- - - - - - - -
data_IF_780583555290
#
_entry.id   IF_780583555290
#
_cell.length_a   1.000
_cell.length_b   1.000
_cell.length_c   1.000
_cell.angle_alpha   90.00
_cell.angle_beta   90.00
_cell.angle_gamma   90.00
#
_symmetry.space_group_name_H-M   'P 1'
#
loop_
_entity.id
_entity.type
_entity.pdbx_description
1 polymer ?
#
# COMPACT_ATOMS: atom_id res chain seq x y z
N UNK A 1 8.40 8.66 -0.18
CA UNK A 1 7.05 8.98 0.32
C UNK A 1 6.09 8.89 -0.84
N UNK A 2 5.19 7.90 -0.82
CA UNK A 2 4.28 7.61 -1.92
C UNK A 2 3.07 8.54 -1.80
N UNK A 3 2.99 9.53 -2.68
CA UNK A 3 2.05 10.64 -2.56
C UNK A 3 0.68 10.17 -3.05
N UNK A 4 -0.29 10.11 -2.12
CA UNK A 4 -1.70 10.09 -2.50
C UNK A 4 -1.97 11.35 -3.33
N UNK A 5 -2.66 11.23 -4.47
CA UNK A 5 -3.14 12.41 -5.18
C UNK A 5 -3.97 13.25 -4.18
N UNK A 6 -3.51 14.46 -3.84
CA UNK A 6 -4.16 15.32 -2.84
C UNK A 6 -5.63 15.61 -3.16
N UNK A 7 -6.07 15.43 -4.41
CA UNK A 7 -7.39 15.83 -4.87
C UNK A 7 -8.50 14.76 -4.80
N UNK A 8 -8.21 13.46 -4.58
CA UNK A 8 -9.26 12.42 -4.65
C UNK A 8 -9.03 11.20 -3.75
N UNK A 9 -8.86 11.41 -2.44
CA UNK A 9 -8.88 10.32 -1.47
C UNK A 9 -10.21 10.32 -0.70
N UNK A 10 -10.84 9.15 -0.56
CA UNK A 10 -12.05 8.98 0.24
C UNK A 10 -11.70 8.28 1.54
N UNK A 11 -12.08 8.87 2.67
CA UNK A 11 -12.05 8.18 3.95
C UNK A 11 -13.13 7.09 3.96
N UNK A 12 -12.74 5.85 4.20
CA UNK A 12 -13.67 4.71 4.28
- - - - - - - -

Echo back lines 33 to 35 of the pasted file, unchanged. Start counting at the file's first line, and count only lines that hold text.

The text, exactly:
N UNK A 5 -2.66 11.23 -4.47
CA UNK A 5 -3.14 12.41 -5.18
C UNK A 5 -3.97 13.25 -4.18